How to Build a Network from Scratch

Even if you hate, you know, networking

Jessie Lewis
3 min readAug 8, 2018

When I first started freelancing, I was ready to depend 100% on the internet.

The Facebook Ads. The online communities. The email subscribers. I felt that if I could just create an amazing funnel, the leads would fall on my lap.

And yeah, that’s possible. But what I know now is that building something like that takes a long time, and most businesses aren’t built on funnels alone.

For a service-based business especially, it’s less about building your funnel and more about building your network.

Most of my clients have primarily come through people I know. It’s awesome — I know they’ve already been vetted, they already trust me, and we can get right down to doing great work together.

Don’t have a network yet? It’s not some big, scary business term. Networking is literally just making friends with people who have the potential to bring you business — and people you can help in return. You can network in person and you can network online. Often, they overlap. Here are some super-practical ways to build the relationships that can move your business forward:

Join a Meetup

If you’re a freelancer, find a freelancer meetup on Not only will you meet locals who totally get that #freelancer life, but freelancers tend to refer projects and leads to one another.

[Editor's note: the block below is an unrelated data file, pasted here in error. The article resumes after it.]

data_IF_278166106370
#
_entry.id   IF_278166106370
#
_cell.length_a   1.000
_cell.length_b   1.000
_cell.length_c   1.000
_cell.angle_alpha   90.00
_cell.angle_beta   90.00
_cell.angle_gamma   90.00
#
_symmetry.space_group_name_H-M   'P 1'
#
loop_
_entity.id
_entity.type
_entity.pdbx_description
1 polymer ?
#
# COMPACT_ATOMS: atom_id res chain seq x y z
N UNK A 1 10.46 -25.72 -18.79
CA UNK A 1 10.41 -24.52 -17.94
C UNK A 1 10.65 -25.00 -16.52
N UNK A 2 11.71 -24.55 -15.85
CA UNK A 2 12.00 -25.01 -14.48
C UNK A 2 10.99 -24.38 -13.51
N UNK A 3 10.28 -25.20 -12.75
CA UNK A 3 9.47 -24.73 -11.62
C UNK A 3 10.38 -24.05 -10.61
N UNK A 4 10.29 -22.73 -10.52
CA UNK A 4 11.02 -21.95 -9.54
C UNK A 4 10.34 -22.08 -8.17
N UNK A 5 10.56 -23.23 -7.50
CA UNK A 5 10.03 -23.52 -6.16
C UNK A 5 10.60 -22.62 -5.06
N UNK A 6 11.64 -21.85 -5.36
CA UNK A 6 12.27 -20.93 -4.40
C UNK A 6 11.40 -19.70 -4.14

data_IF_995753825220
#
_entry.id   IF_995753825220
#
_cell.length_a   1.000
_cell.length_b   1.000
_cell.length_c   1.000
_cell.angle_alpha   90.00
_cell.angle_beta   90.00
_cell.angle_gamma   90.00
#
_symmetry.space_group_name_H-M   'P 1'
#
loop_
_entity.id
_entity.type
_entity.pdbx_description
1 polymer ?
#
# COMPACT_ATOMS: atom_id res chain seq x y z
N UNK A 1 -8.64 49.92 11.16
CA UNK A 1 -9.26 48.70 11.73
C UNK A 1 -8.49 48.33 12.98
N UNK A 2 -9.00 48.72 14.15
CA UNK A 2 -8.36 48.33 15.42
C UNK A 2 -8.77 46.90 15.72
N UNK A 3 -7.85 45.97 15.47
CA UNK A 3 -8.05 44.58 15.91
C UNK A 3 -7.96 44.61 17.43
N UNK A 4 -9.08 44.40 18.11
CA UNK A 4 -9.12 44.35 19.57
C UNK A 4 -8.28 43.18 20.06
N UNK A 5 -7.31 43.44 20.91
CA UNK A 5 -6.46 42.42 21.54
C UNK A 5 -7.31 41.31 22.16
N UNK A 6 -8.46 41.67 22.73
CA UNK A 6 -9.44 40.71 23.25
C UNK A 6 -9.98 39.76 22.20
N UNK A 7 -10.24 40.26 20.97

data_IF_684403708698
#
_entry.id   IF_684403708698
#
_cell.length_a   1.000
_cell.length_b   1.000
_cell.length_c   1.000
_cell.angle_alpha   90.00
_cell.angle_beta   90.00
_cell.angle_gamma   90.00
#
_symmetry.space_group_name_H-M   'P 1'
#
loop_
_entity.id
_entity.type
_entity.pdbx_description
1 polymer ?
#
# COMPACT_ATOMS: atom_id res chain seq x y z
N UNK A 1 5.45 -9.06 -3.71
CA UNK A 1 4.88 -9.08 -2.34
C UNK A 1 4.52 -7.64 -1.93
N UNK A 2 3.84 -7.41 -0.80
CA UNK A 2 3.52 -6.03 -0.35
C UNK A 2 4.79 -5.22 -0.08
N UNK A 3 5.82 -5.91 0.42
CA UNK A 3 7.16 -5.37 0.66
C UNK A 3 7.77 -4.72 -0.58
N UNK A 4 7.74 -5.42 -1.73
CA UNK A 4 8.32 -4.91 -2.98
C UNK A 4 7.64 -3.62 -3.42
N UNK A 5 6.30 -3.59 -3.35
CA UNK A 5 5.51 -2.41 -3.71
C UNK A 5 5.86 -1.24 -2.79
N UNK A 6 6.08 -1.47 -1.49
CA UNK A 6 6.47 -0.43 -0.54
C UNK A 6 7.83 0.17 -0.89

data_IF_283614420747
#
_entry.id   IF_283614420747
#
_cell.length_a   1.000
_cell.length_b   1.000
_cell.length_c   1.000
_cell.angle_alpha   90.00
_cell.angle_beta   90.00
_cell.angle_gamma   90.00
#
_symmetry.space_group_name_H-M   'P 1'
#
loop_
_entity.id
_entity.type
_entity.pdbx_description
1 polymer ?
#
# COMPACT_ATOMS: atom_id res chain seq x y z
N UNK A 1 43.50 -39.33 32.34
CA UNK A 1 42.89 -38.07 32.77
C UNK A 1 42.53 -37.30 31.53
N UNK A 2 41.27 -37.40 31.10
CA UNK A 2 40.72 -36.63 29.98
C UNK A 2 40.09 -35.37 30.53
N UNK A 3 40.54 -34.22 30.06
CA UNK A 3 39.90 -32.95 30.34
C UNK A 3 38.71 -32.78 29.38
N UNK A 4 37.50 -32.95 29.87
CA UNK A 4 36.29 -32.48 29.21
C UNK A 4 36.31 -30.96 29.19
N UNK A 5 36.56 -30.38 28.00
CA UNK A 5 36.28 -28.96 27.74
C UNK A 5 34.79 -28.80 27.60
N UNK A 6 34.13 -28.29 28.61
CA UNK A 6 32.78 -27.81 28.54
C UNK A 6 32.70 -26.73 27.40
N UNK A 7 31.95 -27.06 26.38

Alternatively, find a meetup where your target clients hang. If you’re in professional services, this might be a women’s group or a business networking meetup. If you’re a trainer, it might be a hiking club. If you’re a language-learning expert, it might be your local Spanish meetup. Find your people and get involved!

Get a speaking gig

If you’re a decent public speaker, pitch a talk to a local event where your target audience will be. A small conference, a lunch & learn, or even (again) a Meetup event. Give a helpful talk specific to the kind of service you offer. Even if explicit self-promotion is out of the question, just stick around afterward. If you’ve delivered valuable content, you can bet there will be some folks who want to learn more from you directly.

Join an industry organization

Nearly every industry has organizations that support its community, whether online or locally. For example, AIGA (for designers) has chapters across the country. Do some Google searches. Find your people. Even better? Get involved with the leadership. They always have the best connections.

Schedule virtual coffee dates

Have you and someone else been chatting over social media for months now? Make it official and ask if they’d like to schedule a virtual coffee date sometime! Schedule a video call with Skype or Google Hangouts. Prepare some questions and talking points ahead of time, because these can be a bit awkward at first — but I promise you’ll survive, and then you’ll have a new friend.

Get out there

If you’re new on the scene, relax. This isn’t high school — everyone loves to help the new kid! Be eager to learn, eager to share, and eager to work hard. You’ll have a strong (and even profitable) network before you know it.

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Jessie Lewis

Writer, artist, mom. Subscribe to my personal newsletter, The Jumble, for more on creative living →